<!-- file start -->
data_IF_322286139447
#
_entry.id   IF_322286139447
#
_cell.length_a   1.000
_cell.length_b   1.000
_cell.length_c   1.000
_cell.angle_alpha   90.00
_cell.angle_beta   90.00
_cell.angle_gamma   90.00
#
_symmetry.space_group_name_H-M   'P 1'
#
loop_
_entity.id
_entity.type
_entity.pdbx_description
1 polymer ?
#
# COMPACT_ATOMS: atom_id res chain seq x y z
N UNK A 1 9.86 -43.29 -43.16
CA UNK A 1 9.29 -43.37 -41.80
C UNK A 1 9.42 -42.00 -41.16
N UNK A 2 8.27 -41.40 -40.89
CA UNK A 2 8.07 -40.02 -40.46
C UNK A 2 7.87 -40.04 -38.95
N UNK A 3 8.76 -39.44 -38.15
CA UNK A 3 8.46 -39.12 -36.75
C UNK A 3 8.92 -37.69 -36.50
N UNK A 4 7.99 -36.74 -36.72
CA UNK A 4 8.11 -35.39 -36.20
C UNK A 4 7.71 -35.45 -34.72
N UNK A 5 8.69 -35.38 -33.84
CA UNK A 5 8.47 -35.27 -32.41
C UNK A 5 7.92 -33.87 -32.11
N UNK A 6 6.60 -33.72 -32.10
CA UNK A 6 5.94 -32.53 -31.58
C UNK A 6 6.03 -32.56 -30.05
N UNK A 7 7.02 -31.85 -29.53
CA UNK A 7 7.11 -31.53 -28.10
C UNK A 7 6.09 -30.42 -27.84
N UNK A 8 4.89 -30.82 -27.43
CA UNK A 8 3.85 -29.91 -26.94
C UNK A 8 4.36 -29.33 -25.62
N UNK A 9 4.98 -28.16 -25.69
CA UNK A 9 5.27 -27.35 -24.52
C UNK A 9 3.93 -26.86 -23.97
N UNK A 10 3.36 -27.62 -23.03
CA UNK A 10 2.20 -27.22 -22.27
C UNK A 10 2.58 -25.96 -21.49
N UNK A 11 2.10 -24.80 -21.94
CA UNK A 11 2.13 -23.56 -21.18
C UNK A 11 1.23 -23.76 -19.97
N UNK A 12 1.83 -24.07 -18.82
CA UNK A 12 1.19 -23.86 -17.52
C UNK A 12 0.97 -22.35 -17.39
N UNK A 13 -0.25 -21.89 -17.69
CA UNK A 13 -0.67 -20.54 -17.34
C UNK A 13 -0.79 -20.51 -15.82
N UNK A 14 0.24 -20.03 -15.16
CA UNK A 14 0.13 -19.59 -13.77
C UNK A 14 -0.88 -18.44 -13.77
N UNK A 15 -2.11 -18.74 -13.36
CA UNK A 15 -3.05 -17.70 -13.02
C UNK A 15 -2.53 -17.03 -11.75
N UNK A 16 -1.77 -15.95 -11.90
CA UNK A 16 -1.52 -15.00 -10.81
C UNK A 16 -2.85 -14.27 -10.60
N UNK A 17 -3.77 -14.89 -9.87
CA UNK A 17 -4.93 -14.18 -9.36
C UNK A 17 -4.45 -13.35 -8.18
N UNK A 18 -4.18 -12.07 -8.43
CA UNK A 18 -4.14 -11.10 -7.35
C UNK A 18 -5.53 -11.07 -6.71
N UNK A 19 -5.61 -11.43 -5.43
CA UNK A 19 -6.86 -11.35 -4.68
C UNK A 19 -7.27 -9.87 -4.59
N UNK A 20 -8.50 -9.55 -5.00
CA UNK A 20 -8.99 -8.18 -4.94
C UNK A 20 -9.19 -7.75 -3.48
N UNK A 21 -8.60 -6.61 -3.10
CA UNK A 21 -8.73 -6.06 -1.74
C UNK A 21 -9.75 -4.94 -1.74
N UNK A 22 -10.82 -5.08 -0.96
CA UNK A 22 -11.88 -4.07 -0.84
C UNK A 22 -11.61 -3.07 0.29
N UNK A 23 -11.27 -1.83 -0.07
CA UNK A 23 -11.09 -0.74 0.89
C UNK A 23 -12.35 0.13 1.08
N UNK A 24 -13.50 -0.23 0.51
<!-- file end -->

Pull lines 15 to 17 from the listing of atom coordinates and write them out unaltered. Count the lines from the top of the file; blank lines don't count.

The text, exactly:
_entity.id
_entity.type
_entity.pdbx_description